Thursday, 22 September 2016

Garden developments

Many people have the  aim of having something in flower every month of the year. This is a perfectly laudable aim and certainly flowers can be a cheerful, uplifting sight in midwinter. But my aim is to attract insects to the garden so, in the coldest months of the year, when insects are few and far between, flowers are of little value.

We are moving into autumn and many flowers are now fading from the scene, but there is still much to enjoy. Cirsium atropurpureum flowered for several weeks during the summer but eventually I gave it the chop as it was becoming untidy.

A second season of bloom for Cirsium atropurpureum....

Surprise, surprise! It has now flowered again and is weaving its way through the Morning Glory.

... as it threads its way through Morning Glory.
 Stefen Hill, Daventry. 22 September, 2016

Beneath the Morning Glory grows the striking Salvia known as 'Hot Lips'. There is some dispute over its origin but is was apparently developed in the USA and is often regarded as a hybrid, Salvia x jamensis. But it may simply be a form of the variable shrub, Salvia microphylla. Hot Lips is regarded as being a slightly tender plant but I suspect it will be ok where it is. Nevertheless I'll take a few cuttings as insurance - and this is a good time to take cuttings anyway.
Salvia 'Hot Lips' is in full bloom. Stefen Hill, Daventry.
22 September, 2016

The genus Salvia includes our Sage of culinary use, Salvia officinalis, and I have found that the leaves of Hot Lips have the same pleasantly pungent odour. Even without the characteristic flower structure, this smell would have marked it out as a member of the Mint Family, Lamiaceae.

The Passion Flowers continue to bloom vigorously even though the first of the fruits are still there. These are now fully ripe and have taken on a rich golden colour.

Passion Flowers are still in bloom. Stefen Hill, Daventry.
22 September, 2016

They look delicious even though, as I have remarked in an earlier blog, the taste leaves something to be desired.

Some fruit is now fully ripe. Stefen Hill, Daventry. 22 September, 2016
I'll have to face up to a problem within a month or so. The banana I bought about ten weeks ago has put on a great deal of growth. Of course you could justifiably argue that is not a true banana at all since true bananas belong to the genus Musa whereas this is an Ensete, to be precise, Ensete ventricosum. Nevertheless the plant is commonly called the Abyssinian Banana and indeed several botanists have placed in the Musa genus as, for example, Musa arnoldiana.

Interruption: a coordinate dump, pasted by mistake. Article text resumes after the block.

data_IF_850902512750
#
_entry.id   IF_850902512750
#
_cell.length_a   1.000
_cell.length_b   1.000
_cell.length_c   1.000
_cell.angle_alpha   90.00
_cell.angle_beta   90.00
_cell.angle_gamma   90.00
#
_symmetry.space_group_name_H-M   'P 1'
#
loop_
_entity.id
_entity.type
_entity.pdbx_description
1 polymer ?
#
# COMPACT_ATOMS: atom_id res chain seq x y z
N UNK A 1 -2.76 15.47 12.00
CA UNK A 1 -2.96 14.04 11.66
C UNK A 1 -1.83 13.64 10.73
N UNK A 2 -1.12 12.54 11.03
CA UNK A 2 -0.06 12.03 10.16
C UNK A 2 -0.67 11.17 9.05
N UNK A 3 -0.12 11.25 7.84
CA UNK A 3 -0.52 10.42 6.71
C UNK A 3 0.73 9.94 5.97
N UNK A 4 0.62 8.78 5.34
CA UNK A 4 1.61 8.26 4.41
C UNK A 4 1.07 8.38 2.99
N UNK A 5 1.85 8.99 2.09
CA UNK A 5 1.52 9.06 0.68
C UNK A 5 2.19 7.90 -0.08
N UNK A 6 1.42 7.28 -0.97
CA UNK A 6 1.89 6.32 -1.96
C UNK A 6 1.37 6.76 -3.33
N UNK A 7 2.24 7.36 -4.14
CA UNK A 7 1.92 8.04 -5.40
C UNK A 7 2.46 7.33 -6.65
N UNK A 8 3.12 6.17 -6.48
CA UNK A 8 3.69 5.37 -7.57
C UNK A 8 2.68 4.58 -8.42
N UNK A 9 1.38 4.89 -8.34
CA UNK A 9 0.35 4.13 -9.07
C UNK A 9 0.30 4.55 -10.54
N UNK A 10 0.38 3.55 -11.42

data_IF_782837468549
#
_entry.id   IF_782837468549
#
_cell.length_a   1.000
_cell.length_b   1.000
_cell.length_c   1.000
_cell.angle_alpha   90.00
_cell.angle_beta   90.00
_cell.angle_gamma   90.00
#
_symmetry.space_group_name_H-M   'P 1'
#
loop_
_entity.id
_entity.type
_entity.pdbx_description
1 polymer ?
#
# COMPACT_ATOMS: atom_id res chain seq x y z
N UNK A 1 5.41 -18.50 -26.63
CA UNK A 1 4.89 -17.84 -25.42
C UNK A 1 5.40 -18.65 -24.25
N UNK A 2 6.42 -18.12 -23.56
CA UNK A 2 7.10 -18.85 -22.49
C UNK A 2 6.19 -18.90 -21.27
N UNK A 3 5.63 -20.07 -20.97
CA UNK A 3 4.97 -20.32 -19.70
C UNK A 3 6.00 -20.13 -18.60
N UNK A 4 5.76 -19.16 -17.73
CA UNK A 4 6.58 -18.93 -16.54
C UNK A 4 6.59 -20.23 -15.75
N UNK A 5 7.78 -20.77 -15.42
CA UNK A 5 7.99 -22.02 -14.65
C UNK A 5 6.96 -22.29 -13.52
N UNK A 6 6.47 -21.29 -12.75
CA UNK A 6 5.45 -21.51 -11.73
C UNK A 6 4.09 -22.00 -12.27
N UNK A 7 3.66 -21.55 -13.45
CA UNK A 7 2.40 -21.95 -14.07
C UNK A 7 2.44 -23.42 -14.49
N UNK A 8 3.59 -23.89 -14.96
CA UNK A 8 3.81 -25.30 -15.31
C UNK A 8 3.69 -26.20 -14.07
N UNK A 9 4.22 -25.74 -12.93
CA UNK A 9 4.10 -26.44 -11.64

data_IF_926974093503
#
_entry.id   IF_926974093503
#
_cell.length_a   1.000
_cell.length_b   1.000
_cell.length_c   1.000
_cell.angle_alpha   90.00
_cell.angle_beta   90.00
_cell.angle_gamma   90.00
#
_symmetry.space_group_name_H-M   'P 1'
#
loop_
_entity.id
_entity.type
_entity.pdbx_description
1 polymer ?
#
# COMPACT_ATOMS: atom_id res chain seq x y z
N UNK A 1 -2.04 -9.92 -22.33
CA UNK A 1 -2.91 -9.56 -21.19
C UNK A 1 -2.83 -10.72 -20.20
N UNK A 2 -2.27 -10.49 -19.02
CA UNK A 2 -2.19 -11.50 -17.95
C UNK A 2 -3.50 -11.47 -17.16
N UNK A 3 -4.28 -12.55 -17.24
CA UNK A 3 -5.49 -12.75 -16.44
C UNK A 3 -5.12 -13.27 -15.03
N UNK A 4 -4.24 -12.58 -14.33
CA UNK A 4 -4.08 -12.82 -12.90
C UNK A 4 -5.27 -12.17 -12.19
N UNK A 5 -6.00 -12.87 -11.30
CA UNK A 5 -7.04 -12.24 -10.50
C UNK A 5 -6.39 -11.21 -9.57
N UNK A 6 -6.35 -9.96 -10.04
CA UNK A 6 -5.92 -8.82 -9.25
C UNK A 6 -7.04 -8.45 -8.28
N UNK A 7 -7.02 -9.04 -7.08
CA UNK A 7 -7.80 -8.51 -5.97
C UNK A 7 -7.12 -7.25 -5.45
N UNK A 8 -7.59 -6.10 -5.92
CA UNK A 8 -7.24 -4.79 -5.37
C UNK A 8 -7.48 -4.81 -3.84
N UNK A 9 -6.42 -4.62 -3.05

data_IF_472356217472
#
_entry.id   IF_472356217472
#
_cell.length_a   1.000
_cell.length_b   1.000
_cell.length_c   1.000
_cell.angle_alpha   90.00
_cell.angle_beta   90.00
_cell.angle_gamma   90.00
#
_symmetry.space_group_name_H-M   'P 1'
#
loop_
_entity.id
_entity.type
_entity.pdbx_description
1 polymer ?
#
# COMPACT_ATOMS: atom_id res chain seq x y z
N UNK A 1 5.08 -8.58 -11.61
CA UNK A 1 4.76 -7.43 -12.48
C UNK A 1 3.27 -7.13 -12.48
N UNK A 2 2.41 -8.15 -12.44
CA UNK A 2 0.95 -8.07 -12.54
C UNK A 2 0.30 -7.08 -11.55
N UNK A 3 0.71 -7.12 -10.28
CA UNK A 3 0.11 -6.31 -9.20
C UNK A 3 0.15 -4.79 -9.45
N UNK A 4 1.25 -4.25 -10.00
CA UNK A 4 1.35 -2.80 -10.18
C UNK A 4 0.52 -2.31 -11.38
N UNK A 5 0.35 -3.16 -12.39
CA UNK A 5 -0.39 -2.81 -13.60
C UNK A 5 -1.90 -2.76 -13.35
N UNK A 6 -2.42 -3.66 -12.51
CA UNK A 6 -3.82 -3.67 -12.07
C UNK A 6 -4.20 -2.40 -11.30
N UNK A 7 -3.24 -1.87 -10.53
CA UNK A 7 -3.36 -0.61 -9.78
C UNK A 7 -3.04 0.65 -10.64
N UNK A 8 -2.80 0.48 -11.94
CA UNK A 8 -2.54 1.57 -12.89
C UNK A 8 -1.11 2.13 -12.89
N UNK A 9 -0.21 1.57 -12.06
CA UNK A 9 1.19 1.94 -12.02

Whatever, it has waxed mightily in these ten weeks and, as it cannot stand the slightest touch of frost, I must formulate a plan to give it winter protection.

Ensete ventricosum at Stefen Hill, Daventry.
2 September, 2016
From a very large herb to something quite tiny, I have been delighted by the show put on in the front garden by Cyclamen hederifolium. The plant was already here when we arrived but all I found was one small tuber. (Incidentally, in the case of Cyclamen species this is often referred to, wrongly, as a corm.) Perhaps I overlooked one or two more but whatever the truth of the matter, there has been a lovely display over the last few days and I have been amazed at how many bees have paid the flowers a visit. Cyclamens are members of the Primrose Family, Primulaceae, so the insect visits should not be too much of a surprise.
The cyclamens have multiplied amazingly. Stefen Hill, Daventry.
22 September, 2016

An old name for this plant is Sowbread. The tubers are rich in starch and it would be reasonable for pigs to feed on these - but there is a problem. In Britain, even if this is a native plant (as is remotely possible) it would always have been extremely scarce and certainly not common enough for pigs to batten on it and for the plant to have so acquired a common name.

These are deep waters, Watson.

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